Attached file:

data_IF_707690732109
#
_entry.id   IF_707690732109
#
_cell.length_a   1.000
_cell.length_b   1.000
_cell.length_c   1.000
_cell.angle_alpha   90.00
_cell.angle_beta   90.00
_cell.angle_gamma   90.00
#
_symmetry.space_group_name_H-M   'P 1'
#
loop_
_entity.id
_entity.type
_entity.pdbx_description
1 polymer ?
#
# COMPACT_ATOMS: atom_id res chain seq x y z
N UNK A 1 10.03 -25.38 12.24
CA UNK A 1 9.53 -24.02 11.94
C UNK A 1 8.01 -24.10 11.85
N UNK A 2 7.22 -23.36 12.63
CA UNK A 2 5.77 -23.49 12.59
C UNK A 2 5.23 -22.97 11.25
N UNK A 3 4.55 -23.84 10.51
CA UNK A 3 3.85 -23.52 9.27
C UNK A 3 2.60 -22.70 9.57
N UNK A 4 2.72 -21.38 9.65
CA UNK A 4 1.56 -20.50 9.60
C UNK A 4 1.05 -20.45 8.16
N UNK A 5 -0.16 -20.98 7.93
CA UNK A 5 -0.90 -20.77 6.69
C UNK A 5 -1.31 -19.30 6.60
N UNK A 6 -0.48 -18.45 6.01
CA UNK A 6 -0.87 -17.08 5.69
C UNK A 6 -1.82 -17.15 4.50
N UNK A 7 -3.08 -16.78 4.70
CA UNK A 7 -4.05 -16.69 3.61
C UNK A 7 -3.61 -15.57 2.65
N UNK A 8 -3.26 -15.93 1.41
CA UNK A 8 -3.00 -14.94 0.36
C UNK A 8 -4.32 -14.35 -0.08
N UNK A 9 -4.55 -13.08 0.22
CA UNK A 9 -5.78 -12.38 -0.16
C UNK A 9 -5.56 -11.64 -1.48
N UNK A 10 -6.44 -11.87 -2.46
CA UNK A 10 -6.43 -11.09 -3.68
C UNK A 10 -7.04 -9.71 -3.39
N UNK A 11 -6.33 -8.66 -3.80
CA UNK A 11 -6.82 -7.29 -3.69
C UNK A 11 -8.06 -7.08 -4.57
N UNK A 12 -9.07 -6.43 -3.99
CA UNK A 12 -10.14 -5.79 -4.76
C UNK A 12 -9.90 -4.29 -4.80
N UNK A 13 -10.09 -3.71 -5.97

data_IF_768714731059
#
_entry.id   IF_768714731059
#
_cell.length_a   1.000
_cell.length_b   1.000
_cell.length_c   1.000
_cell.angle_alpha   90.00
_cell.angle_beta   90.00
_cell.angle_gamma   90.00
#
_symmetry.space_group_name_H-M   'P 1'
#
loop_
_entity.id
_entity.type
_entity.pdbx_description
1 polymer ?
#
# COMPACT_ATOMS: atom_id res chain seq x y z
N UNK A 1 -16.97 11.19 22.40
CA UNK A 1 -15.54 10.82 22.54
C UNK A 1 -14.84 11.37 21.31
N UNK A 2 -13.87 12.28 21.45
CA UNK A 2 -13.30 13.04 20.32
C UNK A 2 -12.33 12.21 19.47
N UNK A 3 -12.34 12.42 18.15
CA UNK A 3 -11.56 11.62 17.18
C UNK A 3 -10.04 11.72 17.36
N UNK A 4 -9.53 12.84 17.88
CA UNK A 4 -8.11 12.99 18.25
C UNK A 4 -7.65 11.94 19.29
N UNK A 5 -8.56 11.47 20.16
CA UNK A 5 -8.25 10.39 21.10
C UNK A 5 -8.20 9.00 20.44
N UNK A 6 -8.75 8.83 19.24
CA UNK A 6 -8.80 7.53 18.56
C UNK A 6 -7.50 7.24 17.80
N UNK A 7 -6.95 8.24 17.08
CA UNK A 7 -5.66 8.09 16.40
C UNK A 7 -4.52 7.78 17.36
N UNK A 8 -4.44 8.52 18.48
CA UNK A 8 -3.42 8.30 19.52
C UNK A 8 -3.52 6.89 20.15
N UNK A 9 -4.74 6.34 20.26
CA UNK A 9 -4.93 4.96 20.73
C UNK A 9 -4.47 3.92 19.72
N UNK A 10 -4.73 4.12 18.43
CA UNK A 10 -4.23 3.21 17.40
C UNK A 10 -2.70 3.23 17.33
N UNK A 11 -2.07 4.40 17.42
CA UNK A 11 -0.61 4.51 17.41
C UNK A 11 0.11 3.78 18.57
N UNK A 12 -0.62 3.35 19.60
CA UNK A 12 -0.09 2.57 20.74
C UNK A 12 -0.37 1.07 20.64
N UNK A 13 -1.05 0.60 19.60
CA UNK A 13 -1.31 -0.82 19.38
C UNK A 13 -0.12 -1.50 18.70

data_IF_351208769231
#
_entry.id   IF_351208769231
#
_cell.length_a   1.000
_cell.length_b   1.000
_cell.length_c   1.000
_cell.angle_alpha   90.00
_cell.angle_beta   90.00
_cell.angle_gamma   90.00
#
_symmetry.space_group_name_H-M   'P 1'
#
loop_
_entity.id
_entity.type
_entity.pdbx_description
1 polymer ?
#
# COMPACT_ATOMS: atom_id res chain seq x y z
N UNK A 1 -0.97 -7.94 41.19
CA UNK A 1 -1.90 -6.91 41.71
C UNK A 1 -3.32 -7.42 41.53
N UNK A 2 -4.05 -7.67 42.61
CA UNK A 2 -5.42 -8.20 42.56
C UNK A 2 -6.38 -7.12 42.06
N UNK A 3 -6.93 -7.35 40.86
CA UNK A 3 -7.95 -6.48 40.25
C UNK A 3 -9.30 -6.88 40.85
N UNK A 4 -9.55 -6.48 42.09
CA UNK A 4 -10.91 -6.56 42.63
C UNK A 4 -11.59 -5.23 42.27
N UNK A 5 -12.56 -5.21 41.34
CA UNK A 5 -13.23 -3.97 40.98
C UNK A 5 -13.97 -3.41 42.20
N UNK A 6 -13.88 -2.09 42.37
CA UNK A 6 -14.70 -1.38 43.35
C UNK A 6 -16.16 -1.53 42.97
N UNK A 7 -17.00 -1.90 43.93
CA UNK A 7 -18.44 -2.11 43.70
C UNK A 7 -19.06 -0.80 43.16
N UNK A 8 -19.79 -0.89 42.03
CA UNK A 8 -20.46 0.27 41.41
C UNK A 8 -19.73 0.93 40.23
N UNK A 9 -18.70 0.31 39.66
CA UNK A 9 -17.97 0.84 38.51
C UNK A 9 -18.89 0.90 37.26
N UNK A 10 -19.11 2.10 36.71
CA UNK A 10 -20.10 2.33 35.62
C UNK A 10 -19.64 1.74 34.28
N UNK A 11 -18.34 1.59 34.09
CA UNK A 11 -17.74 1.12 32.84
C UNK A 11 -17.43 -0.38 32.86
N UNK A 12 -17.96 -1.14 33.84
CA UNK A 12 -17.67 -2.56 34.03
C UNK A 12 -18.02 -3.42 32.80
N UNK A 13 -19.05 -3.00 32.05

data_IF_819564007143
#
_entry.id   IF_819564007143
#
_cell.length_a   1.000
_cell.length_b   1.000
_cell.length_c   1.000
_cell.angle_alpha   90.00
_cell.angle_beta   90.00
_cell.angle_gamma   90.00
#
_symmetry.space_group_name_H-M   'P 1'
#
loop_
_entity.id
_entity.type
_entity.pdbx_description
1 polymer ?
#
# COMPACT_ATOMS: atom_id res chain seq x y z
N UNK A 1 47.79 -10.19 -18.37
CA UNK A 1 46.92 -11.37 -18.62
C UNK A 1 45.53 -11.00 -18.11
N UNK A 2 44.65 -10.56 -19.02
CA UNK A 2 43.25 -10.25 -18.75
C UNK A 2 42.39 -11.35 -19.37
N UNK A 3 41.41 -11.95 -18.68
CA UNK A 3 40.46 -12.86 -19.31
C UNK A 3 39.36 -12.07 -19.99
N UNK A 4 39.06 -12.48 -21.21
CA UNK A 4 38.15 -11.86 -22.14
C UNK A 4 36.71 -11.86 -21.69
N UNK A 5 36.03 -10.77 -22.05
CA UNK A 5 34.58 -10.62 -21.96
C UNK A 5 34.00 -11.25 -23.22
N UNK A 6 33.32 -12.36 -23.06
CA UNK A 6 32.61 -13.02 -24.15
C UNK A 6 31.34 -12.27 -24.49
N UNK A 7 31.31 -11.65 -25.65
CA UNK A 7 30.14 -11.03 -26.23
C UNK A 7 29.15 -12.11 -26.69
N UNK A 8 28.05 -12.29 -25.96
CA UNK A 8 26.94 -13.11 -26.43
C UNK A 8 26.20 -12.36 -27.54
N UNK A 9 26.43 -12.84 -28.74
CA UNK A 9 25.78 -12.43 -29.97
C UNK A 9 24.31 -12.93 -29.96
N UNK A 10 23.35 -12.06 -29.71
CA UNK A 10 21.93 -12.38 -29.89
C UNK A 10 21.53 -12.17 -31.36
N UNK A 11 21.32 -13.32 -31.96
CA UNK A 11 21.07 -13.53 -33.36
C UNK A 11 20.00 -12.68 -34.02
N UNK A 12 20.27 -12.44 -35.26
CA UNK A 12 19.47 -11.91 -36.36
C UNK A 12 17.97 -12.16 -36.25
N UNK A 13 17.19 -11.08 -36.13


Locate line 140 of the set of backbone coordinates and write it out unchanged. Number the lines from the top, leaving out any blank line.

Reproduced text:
N UNK A 2 -4.05 -7.67 42.61